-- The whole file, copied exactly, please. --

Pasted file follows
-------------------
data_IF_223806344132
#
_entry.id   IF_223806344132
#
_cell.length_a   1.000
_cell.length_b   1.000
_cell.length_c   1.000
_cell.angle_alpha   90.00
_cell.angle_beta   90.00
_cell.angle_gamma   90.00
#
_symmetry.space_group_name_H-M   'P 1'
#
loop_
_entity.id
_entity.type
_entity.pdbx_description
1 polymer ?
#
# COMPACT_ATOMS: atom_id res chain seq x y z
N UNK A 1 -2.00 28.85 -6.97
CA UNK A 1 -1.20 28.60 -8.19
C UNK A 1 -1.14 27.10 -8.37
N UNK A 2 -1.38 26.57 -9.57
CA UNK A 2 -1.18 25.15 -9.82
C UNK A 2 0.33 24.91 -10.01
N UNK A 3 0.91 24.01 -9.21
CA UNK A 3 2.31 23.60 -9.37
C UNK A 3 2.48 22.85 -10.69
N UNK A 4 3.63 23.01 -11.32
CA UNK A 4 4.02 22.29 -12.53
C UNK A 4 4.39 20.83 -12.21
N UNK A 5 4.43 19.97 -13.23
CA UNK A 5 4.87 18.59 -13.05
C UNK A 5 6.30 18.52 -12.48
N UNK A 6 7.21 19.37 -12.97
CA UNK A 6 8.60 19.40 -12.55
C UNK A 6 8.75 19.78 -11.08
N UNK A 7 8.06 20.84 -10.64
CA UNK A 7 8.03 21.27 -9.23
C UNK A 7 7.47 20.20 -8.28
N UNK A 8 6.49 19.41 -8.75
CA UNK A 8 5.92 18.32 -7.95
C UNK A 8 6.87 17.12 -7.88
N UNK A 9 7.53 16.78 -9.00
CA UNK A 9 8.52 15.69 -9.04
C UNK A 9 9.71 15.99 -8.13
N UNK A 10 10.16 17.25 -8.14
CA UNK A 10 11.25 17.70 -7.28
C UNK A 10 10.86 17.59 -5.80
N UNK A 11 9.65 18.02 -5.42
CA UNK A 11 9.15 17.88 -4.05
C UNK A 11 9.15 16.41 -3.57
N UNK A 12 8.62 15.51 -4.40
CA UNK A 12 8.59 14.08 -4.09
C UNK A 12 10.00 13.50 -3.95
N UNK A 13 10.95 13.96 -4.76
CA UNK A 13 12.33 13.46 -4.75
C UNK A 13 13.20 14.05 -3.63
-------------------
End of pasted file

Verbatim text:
data_IF_223806344132
#
_entry.id   IF_223806344132
#
_cell.length_a   1.000
_cell.length_b   1.000
_cell.length_c   1.000
_cell.angle_alpha   90.00
_cell.angle_beta   90.00
_cell.angle_gamma   90.00
#
_symmetry.space_group_name_H-M   'P 1'
#
loop_
_entity.id
_entity.type
_entity.pdbx_description
1 polymer ?
#
# COMPACT_ATOMS: atom_id res chain seq x y z
N UNK A 1 -2.00 28.85 -6.97
CA UNK A 1 -1.20 28.60 -8.19
C UNK A 1 -1.14 27.10 -8.37
N UNK A 2 -1.38 26.57 -9.57
CA UNK A 2 -1.18 25.15 -9.82
C UNK A 2 0.33 24.91 -10.01
N UNK A 3 0.91 24.01 -9.21
CA UNK A 3 2.31 23.60 -9.37
C UNK A 3 2.48 22.85 -10.69
N UNK A 4 3.63 23.01 -11.32
CA UNK A 4 4.02 22.29 -12.53
C UNK A 4 4.39 20.83 -12.21
N UNK A 5 4.43 19.97 -13.23
CA UNK A 5 4.87 18.59 -13.05
C UNK A 5 6.30 18.52 -12.48
N UNK A 6 7.21 19.37 -12.97
CA UNK A 6 8.60 19.40 -12.55
C UNK A 6 8.75 19.78 -11.08
N UNK A 7 8.06 20.84 -10.64
CA UNK A 7 8.03 21.27 -9.23
C UNK A 7 7.47 20.20 -8.28
N UNK A 8 6.49 19.41 -8.75
CA UNK A 8 5.92 18.32 -7.95
C UNK A 8 6.87 17.12 -7.88
N UNK A 9 7.53 16.78 -9.00
CA UNK A 9 8.52 15.69 -9.04
C UNK A 9 9.71 15.99 -8.13
N UNK A 10 10.16 17.25 -8.14
CA UNK A 10 11.25 17.70 -7.28
C UNK A 10 10.86 17.59 -5.80
N UNK A 11 9.65 18.02 -5.42
CA UNK A 11 9.15 17.88 -4.05
C UNK A 11 9.15 16.41 -3.57
N UNK A 12 8.62 15.51 -4.40
CA UNK A 12 8.59 14.08 -4.09
C UNK A 12 10.00 13.50 -3.95
N UNK A 13 10.95 13.96 -4.76
CA UNK A 13 12.33 13.46 -4.75
C UNK A 13 13.20 14.05 -3.63